Photography enthusiasts will know about the legacy camera brands like Hasselblad and Leica carry. There is a reason why seasoned photographers shooting for the best of magazines and advertising agencies and scientists like to use cameras and lenses from both of these legacy brands.
This is one of the primary reasons smartphone manufacturers like OnePlus and Xiaomi are partnering with legacy camera makers, at least on its surface. However, the reasons behind these partnerships go beyond cashing in on legacy. We look at a few reasons why smartphone makers like OnePlus and Xiaomi are partnering up with legacy camera makers like Hasselblad and Leica.
The brand recall in European markets
Hasselblad and Leica carry a lot of weight when it comes to photography in European markets. While Xiaomi has done decently well in Europe, OnePlus has struggled in the European market. As of April 2022, Xiaomi has about 15 percent market share in Europe, whereas OnePlus has less than 2 percent market share. In contrast, smartphone makers like Apple and Samsung, known for their exemplary real-life camera performance, have about 27 and 33 percent market share, respectively. OnePlus’ market share in Europe had increased after they partnered with Hasselblad.
A smartphone maker’s association with a reputable legacy camera manufacturer gives people the impression that the product developed because of the partnership will be as good as the products by the legacy camera maker. This is what OnePlus and Xiaomi have tried to rely on. OnePlus has had issues with its cameras from the very beginning. However, by partnering with Hasselblad, they have been able to market themselves as experts in the field, even though, in reality, their cameras still struggle in going toe to toe against most cameras found in other flagship devices. The partnership between OnePlus and Hasselblad also requires Hasselblad’s ambassadors, some of the best photographers on Earth, to work closely with the smartphone makers, suggesting how they can improve their imaging science.
Borrowing the color science
None of the OnePlus phones that come with the Hasselblad logo has any physical components that Hasselblad has developed. Instead, they have the color science that goes into making a modern Hasselblad. In a very rudimentary manner, one can think of it as a filter, although that wouldn’t be entirely fair to either OnePlus or Hasselblad. Smartphone cameras tend to oversaturate colors and sometimes blow up the dynamic to smithereens. What Hasselblad is doing for OnePlus, is teaching them how not to do that. One can assume that Leica will be doing the same for Xiaomi.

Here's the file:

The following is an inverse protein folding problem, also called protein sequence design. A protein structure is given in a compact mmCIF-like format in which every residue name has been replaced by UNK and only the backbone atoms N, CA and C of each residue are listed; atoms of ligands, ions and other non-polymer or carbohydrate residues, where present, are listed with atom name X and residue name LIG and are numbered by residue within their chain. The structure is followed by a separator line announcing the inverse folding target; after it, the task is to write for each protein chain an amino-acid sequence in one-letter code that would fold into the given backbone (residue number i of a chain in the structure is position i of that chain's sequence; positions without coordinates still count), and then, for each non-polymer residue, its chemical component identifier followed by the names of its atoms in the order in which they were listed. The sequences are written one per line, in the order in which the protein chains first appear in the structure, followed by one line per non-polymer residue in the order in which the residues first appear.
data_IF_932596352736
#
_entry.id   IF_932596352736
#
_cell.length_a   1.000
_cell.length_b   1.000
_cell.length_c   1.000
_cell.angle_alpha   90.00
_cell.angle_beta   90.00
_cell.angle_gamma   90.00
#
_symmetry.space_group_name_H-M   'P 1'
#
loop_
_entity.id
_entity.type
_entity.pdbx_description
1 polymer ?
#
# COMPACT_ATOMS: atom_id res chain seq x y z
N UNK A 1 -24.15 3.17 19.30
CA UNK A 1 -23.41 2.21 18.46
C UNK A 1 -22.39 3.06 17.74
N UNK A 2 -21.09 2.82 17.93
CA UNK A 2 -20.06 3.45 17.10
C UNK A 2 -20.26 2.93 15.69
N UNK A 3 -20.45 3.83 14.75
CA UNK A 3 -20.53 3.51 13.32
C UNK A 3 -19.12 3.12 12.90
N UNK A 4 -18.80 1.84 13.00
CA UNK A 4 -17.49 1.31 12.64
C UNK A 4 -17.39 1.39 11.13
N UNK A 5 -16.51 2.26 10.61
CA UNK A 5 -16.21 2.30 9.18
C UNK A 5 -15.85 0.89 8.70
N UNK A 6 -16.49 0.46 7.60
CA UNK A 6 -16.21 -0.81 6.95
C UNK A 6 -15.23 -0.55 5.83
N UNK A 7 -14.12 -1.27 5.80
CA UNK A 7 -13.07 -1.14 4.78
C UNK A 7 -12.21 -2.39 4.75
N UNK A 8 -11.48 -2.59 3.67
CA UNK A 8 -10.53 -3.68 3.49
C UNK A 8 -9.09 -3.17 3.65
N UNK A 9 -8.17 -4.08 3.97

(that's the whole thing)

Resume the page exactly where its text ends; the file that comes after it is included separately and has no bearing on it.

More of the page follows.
Lessons in image processing
Smartphone cameras, especially those from Chinese brands like Xiaomi and OnePlus, have always tended to overprocess and oversharpen images. These are hard to detect in well-lit conditions, as the photos tend to be just right. However, this becomes a significant problem when lighting conditions aren’t ideal. Legacy camera brands like Hasselblad and Leica are also responsible for teaching these smartphone makers how to reel this in.
Future hardware collaborations
Another aspect that these partnerships can lead to is possible hardware collaborations. If this happens, smartphone photography will see a tectonic paradigm shift. Let’s be real here, no matter how good a smartphone camera gets, it will never be able to replace professional full-frame DSLRs and mirrorless cameras completely. Sure, they will get the job done for most people and their social media usage, but they will not cut the mustard for professionals. And let’s not even get started on smartphones coming close to medium or 120 formats. This is still eons away.
The money for legacy brands
Finally, we come to the benefits that Hasselblad and Leica will get from these partnerships. OnePlus is paying Hasselblad over $150 Million over three years; in all likelihood, their partnership will go beyond that. Similarly, Xiaomi must also be spending Leica a ton of money. For camera manufacturers selling less than 10,000 units a year, the money from these partnerships will go a long way.
Moreover, legacy cameras like Hasselblad and Leica are well-known in Asian markets. However, their visibility is almost zero, especially among people who aren’t into photography. A partnership with some of the highest-selling smartphone brands will surely come in handy when these legacy camera makers get into a massier camera market, with their budget offerings when they take on the likes of Nikon, Canon, and Sony.